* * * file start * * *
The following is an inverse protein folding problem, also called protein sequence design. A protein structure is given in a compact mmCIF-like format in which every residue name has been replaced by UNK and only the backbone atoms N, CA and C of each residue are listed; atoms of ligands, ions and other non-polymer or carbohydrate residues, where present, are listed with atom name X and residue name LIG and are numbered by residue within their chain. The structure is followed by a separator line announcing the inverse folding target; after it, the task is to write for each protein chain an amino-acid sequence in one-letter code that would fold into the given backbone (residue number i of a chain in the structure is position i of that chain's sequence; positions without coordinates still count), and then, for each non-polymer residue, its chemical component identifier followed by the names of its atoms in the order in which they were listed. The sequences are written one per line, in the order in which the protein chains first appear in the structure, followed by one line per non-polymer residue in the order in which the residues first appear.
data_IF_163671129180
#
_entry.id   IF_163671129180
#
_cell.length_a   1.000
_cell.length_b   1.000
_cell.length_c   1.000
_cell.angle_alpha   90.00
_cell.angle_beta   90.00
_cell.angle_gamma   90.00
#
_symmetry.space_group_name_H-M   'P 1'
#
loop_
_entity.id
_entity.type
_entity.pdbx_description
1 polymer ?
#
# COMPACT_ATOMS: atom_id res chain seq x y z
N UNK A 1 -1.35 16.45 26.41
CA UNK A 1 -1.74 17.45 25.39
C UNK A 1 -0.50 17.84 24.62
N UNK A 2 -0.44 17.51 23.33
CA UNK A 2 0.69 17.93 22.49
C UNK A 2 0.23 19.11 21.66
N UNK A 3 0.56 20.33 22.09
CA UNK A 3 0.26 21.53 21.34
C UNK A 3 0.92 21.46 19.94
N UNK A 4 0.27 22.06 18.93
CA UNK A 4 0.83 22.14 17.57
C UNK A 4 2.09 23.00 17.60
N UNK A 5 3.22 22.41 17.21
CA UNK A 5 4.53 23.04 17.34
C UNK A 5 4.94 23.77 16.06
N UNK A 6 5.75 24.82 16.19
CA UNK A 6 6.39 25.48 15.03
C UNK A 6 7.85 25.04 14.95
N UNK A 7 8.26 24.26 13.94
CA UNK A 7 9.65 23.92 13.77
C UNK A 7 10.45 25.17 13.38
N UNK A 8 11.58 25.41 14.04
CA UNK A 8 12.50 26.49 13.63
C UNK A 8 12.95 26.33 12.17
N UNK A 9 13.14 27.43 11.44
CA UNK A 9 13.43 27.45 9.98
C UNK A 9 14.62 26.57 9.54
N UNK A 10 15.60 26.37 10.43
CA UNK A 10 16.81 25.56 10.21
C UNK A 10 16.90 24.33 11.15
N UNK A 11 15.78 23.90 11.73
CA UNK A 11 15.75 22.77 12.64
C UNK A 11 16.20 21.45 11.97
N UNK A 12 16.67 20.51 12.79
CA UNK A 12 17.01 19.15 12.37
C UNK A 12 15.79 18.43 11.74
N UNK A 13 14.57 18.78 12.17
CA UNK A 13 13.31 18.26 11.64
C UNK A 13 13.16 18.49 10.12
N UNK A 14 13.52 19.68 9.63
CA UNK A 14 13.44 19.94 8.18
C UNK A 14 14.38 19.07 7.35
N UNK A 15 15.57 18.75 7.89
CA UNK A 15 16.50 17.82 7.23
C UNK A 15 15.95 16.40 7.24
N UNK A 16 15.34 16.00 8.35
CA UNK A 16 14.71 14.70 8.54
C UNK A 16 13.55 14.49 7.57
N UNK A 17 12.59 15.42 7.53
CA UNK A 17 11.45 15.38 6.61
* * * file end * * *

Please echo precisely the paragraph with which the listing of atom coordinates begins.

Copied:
The following is an inverse protein folding problem, also called protein sequence design. A protein structure is given in a compact mmCIF-like format in which every residue name has been replaced by UNK and only the backbone atoms N, CA and C of each residue are listed; atoms of ligands, ions and other non-polymer or carbohydrate residues, where present, are listed with atom name X and residue name LIG and are numbered by residue within their chain. The structure is followed by a separator line announcing the inverse folding target; after it, the task is to write for each protein chain an amino-acid sequence in one-letter code that would fold into the given backbone (residue number i of a chain in the structure is position i of that chain's sequence; positions without coordinates still count), and then, for each non-polymer residue, its chemical component identifier followed by the names of its atoms in the order in which they were listed. The sequences are written one per line, in the order in which the protein chains first appear in the structure, followed by one line per non-polymer residue in the order in which the residues first appear.